Behind my shop are some of my old race cars. Most have become the organ donors of the racing world – they’ve given up their engines or gearboxes or shocks for some other race or rally car project: something newer, something faster, something better.
Particularly derelict is my first proper AWD rally car: a 1997 Mitsubishi Lancer Evolution IV. It has over 60 rallies in its logbook and several national victories in its day. Over a decade ago, I won the Canadian Open Rally Championship with it, and I used it at the X Games in 2006, when it was a highly-polished, cherished weapon. Now it sits on a sad angle, missing its driveline, moving slowly into the earth. Ashes to ashes. It’s just an old race car.
Except maybe it isn’t. I recently attended the Historic Motor Sports Association’s Legends of Motorsports event at Mazda Raceway Laguna Seca in Monterey California. It was an historic race of epic proportions, with everything from vintage Triumph TR3s and Porsche 356s to 1970s Indy Cars. And even better, it was styled as a special celebration of the 50th Anniversary of Team McLaren.
This meant a few cool things. First off, it meant that it was an homage to the exceptional Bruce McLaren, who died testing in 1970 but not before having an enormous impact on racing, especially in the hairy Can-Am racing series of 1966-74 in which his cars completely dominated from 1967 through 1971, often with Bruce himself behind the wheel.
The focus on McLaren meant that more than a dozen awesome Can-Am cars were running at Monterey on what they call a “sound free” weekend, which means the opposite of what it appears to mean. It was one of the few times when the track and all the racers are allowed to make all the noise they want, and - oh boy - did the Can-Am cars make some noise. Seismographs as far away as San Francisco registered every heat race.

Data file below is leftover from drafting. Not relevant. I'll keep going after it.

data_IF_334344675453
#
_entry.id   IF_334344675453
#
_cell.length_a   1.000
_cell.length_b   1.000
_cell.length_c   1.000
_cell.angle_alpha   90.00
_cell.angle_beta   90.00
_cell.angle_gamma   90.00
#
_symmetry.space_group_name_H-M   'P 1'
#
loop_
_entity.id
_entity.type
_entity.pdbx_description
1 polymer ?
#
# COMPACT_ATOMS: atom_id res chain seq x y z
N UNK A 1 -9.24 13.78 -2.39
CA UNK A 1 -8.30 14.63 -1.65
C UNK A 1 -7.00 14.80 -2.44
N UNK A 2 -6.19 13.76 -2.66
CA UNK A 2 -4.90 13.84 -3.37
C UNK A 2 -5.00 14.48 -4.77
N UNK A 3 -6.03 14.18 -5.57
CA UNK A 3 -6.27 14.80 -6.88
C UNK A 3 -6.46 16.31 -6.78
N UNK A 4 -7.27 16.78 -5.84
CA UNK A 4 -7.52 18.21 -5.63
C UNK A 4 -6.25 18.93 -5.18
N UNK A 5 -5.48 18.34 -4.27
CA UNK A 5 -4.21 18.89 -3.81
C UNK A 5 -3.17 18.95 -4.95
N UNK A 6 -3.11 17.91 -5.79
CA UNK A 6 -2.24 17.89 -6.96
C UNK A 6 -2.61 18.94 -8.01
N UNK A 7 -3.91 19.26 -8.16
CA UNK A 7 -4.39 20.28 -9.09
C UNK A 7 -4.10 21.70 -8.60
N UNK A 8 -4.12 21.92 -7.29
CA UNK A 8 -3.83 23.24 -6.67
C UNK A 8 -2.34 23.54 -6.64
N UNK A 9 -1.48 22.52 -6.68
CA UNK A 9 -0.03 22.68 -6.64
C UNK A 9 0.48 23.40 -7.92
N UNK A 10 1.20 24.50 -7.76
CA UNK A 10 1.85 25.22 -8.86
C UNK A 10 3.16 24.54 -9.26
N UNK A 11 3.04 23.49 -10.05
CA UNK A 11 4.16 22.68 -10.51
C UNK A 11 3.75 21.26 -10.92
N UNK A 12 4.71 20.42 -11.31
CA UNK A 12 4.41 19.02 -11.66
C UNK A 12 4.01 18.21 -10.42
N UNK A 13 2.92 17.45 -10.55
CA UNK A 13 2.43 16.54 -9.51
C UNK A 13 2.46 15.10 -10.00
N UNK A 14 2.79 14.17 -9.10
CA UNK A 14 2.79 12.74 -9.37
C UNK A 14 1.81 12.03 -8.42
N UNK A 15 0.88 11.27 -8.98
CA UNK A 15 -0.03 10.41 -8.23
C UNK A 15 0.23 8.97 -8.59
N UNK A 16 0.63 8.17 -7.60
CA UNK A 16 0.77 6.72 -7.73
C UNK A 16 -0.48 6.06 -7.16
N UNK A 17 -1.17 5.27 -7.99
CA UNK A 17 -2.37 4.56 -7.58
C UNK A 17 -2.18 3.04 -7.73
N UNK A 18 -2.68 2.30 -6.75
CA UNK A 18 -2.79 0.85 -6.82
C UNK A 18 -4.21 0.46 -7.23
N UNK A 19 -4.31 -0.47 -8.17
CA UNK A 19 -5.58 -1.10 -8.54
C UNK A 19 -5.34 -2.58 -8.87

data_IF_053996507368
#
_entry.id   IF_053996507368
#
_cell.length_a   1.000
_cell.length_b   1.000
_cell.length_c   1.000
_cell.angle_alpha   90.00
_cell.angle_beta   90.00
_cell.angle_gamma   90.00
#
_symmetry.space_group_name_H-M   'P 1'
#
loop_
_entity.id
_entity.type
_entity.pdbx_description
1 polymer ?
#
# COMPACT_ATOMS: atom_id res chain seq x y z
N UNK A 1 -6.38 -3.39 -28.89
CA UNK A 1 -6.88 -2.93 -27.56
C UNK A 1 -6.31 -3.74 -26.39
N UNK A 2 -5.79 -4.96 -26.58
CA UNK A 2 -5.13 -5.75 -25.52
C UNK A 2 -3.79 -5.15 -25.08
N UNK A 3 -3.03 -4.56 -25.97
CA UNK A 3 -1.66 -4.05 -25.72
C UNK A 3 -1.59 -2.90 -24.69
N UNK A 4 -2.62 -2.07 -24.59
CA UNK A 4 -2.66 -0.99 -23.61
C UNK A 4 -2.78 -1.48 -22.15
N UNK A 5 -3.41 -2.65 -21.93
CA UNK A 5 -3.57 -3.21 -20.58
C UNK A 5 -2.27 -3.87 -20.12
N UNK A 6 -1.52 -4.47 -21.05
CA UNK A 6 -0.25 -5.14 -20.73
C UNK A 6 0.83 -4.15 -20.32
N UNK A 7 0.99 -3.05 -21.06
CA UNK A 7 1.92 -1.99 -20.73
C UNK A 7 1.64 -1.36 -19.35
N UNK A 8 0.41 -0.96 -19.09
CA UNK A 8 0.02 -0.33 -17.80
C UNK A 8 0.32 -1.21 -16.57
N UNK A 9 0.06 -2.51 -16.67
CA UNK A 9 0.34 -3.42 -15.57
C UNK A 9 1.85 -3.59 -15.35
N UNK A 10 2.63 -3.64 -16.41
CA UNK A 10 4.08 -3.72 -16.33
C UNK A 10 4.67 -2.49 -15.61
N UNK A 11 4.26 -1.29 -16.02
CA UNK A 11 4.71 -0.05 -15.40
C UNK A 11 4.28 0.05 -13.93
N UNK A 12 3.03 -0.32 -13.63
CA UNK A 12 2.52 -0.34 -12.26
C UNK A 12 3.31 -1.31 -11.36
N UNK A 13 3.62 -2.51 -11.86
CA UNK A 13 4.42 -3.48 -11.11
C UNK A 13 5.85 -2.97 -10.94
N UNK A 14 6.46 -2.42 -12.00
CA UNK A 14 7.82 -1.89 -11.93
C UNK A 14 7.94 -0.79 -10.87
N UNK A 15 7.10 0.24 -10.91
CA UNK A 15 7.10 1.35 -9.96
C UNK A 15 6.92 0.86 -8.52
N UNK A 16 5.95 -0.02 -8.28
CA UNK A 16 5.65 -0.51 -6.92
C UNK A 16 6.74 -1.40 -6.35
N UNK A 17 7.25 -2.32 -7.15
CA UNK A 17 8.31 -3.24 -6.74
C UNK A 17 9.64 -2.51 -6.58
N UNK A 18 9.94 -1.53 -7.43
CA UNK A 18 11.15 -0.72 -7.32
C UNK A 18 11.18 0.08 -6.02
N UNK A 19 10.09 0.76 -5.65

I also had the privilege of meeting Jan McLaren, Bruce McLaren’s sister and operator of the McLaren Trust that runs a foundation and museum in Bruce’s honor in his native New Zealand. She now travels the world to all the events where historic racers take out their now-priceless historic McLaren Can-Am and Formula 1 cars to play. And I do mean priceless – these cars are several hundreds of thousands of dollars… and more.
One of my racing friends was there driving the McLaren M8F Can-Am car that his father had purchased as part of a race car deal in 1973, a deal in which this was the broken-down “parts car”. Rick Knoop had overseen the restoration and was debuting it today - the first Father’s Day after his father died. It was an emotional run for Rick in a car that arrived to their family broken and in pieces in 1973 and hadn’t turned a wheel since then. See the video to catch it in action.
Rick is one of the best journeymen racers, able to drive almost anything anywhere, but he took it easy and simply shook down this beautiful, priceless race car, not wanting to damage a car that could never be replaced.
When I got back to my shop, I looked outside at that Evo IV in the yard. OK, it’s no McLaren. But in 40 years, will someone care that it is an extremely rare lightweight RS version, one of only a few specially built at the factory to be turned into a race car, with body panels and glass thinner than stock to save weight? Will I care that it’s the car that basically started my career? That took me to the X Games?
I don’t know. But maybe I won’t send it to the crusher yet. Old race cars never die. They’re just waiting for a new place to race.
- Sports & Recreation
- Bruce McLaren